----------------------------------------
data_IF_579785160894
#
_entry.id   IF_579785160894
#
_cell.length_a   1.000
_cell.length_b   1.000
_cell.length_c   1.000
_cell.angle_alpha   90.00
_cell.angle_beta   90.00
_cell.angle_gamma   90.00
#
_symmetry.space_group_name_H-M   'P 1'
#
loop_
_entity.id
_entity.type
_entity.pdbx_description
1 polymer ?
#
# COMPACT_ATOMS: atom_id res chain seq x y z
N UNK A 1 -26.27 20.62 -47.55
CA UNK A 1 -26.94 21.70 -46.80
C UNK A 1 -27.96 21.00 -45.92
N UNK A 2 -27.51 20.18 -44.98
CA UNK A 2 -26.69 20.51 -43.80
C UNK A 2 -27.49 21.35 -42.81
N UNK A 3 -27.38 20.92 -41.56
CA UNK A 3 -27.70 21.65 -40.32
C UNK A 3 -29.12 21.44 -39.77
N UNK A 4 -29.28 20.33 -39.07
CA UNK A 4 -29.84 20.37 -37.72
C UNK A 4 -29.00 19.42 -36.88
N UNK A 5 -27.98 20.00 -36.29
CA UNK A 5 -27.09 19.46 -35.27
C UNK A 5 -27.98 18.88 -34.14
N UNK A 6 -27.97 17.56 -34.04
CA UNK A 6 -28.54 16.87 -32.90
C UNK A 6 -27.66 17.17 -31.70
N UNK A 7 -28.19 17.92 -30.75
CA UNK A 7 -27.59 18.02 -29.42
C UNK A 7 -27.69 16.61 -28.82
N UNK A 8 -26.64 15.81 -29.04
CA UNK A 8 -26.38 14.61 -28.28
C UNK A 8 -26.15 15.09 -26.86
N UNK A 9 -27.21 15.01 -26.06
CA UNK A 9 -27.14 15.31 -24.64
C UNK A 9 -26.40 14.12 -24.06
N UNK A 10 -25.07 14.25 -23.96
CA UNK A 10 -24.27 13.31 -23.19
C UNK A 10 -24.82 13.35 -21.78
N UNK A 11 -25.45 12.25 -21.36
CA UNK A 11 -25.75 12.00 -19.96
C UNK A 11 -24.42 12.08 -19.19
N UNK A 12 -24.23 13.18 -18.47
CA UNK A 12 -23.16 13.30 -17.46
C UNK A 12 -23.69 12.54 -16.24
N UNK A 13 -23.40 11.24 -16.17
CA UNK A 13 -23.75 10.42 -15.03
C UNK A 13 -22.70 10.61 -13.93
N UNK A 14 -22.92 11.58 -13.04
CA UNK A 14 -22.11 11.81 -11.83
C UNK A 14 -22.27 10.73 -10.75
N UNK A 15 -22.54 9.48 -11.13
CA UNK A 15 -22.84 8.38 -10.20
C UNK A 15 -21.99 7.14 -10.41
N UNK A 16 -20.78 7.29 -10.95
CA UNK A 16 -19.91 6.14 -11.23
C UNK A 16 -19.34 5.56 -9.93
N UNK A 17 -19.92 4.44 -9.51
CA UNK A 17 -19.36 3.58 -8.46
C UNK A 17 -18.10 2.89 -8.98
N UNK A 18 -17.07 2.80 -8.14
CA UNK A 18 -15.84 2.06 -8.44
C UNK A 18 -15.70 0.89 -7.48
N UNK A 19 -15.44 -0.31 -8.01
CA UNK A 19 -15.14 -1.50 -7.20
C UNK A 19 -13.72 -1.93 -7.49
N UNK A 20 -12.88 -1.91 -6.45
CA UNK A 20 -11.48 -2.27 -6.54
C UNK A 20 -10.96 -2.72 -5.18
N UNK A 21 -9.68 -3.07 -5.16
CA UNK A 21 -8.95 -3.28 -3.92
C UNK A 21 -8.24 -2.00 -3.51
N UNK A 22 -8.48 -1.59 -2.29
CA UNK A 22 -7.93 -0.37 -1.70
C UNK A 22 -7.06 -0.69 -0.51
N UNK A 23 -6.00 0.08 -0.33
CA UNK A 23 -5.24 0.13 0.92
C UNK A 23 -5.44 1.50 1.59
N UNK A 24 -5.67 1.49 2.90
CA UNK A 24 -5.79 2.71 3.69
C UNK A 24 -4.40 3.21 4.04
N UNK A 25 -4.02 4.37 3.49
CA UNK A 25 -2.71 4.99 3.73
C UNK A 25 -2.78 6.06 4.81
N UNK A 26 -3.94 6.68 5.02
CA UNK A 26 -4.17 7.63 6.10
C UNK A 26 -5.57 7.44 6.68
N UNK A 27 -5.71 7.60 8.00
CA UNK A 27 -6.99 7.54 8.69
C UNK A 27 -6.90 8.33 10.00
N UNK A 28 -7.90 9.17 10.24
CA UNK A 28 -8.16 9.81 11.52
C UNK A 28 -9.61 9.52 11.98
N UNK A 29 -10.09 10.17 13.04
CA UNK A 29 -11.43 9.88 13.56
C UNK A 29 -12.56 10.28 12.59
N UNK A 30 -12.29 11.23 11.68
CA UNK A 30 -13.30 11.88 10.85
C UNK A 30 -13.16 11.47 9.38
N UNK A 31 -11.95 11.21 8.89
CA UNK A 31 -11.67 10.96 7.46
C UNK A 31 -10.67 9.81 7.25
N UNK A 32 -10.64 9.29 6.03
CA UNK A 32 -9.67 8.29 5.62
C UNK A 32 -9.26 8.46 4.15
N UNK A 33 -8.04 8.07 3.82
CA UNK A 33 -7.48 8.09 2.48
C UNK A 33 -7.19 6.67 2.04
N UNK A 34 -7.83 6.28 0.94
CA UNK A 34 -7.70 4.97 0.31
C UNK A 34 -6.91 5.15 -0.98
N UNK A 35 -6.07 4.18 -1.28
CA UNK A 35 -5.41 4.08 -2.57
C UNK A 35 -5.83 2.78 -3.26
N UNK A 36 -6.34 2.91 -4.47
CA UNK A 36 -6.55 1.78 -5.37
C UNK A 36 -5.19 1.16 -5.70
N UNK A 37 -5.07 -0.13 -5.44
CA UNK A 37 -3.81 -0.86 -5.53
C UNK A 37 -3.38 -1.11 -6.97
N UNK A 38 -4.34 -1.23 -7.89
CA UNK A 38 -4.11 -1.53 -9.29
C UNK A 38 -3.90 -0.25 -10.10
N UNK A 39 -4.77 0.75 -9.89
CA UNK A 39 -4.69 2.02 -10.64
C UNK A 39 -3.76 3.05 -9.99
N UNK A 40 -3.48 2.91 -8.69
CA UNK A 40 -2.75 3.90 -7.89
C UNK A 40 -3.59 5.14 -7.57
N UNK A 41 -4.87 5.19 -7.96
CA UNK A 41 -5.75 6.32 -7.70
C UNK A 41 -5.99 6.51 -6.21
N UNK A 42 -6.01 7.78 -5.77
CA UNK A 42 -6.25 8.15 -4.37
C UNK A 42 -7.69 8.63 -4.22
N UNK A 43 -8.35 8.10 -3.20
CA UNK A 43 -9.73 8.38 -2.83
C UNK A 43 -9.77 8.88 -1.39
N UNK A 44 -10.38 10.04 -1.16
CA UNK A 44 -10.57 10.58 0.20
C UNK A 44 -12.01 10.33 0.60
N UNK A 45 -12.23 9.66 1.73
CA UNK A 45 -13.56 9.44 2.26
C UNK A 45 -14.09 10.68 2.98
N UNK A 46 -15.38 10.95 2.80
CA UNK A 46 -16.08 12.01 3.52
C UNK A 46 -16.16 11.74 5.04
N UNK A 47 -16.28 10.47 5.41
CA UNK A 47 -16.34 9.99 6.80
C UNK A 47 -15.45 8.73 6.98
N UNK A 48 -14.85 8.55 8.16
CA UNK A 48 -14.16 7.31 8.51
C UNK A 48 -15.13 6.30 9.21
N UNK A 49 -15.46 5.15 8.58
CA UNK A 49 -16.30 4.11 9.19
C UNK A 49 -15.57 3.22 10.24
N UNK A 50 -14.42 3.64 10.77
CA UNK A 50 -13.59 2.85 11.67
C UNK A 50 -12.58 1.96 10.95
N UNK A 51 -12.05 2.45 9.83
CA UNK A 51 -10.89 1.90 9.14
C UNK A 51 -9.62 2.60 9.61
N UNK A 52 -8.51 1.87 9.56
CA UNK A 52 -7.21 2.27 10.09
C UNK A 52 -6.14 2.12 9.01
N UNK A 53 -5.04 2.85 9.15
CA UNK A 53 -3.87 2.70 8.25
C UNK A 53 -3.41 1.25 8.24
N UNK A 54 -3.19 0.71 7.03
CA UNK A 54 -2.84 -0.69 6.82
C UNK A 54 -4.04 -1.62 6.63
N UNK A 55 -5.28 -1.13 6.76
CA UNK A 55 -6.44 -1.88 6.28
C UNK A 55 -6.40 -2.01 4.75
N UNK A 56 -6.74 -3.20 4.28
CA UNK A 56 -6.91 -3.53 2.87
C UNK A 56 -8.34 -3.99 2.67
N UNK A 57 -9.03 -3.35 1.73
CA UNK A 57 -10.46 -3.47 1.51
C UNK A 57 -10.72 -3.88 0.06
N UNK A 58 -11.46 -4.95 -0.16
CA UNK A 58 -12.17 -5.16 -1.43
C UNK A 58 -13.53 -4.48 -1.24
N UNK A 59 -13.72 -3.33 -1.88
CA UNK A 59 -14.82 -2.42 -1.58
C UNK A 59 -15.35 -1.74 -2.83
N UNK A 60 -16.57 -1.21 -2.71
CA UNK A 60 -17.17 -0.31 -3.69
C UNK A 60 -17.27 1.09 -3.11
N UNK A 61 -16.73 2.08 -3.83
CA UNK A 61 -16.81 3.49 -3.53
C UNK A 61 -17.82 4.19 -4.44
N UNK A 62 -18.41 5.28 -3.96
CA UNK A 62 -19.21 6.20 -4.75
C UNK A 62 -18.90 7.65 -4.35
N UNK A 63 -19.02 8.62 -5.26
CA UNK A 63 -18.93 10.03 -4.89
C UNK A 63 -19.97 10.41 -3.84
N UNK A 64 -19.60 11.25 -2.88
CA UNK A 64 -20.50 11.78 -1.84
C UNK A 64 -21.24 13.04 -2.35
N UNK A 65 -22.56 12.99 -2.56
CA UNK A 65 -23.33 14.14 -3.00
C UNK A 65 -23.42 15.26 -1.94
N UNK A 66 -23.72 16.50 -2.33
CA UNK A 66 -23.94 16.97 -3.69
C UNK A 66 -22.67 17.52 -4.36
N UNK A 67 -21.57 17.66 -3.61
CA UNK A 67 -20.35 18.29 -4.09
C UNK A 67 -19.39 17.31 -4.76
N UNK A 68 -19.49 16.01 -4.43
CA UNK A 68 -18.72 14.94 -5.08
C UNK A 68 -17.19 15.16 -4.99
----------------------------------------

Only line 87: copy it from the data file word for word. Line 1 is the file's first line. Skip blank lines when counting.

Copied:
N UNK A 23 -6.00 0.08 -0.33